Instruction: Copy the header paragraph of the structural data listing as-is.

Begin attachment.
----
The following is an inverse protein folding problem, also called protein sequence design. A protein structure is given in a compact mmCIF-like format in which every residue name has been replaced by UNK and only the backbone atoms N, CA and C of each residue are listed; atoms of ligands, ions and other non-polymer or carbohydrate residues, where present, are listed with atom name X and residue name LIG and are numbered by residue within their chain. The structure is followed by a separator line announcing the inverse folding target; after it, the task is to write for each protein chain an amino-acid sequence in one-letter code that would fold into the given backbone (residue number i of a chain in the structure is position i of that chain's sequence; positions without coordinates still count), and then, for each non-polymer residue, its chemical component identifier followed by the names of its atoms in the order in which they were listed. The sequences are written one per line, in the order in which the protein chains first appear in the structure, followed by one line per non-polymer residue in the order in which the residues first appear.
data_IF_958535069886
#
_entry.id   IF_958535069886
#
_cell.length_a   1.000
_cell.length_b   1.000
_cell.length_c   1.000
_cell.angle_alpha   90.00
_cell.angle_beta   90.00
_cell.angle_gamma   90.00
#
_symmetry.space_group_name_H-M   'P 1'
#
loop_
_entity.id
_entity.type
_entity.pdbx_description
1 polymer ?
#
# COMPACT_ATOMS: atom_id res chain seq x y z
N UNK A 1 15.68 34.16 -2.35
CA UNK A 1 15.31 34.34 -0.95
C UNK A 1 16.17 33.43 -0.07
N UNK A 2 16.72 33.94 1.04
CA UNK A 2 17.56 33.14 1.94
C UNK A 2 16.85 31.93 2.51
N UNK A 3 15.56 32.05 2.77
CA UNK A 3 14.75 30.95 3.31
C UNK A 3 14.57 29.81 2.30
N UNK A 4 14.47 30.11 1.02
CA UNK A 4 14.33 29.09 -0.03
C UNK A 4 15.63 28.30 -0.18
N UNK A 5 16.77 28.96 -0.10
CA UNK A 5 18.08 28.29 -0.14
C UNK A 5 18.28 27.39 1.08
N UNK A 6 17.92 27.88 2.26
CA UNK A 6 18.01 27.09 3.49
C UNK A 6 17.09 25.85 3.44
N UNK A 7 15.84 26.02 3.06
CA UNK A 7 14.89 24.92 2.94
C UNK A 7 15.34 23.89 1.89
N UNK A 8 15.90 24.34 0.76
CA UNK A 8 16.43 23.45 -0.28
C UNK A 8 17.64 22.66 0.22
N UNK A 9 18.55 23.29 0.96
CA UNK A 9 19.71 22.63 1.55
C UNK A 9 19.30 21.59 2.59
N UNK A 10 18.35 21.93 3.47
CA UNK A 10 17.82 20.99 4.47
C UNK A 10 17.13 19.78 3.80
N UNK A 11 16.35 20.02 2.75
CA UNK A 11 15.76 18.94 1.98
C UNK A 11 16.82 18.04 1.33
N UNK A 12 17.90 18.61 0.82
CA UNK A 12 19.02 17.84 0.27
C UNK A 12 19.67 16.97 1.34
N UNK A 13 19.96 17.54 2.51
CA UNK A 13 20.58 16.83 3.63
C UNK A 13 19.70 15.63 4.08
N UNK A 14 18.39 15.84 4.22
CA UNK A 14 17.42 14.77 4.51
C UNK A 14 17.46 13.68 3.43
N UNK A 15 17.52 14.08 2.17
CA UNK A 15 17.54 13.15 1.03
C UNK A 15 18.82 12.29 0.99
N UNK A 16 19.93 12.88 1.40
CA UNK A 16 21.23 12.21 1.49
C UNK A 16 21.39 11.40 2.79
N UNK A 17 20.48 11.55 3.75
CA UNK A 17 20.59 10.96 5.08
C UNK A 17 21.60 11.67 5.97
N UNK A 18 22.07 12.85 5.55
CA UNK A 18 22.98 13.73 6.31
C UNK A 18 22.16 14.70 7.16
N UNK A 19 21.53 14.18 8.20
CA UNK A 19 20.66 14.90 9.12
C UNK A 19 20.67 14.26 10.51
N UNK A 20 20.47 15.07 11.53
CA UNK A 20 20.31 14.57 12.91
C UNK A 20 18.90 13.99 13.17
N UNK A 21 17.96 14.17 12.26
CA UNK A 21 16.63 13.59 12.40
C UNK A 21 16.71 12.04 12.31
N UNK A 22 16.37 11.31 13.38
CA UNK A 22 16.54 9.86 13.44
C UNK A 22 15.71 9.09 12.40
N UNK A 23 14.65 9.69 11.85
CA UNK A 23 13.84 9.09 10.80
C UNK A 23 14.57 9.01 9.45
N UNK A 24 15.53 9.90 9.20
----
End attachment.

The following is an inverse protein folding problem, also called protein sequence design. A protein structure is given in a compact mmCIF-like format in which every residue name has been replaced by UNK and only the backbone atoms N, CA and C of each residue are listed; atoms of ligands, ions and other non-polymer or carbohydrate residues, where present, are listed with atom name X and residue name LIG and are numbered by residue within their chain. The structure is followed by a separator line announcing the inverse folding target; after it, the task is to write for each protein chain an amino-acid sequence in one-letter code that would fold into the given backbone (residue number i of a chain in the structure is position i of that chain's sequence; positions without coordinates still count), and then, for each non-polymer residue, its chemical component identifier followed by the names of its atoms in the order in which they were listed. The sequences are written one per line, in the order in which the protein chains first appear in the structure, followed by one line per non-polymer residue in the order in which the residues first appear.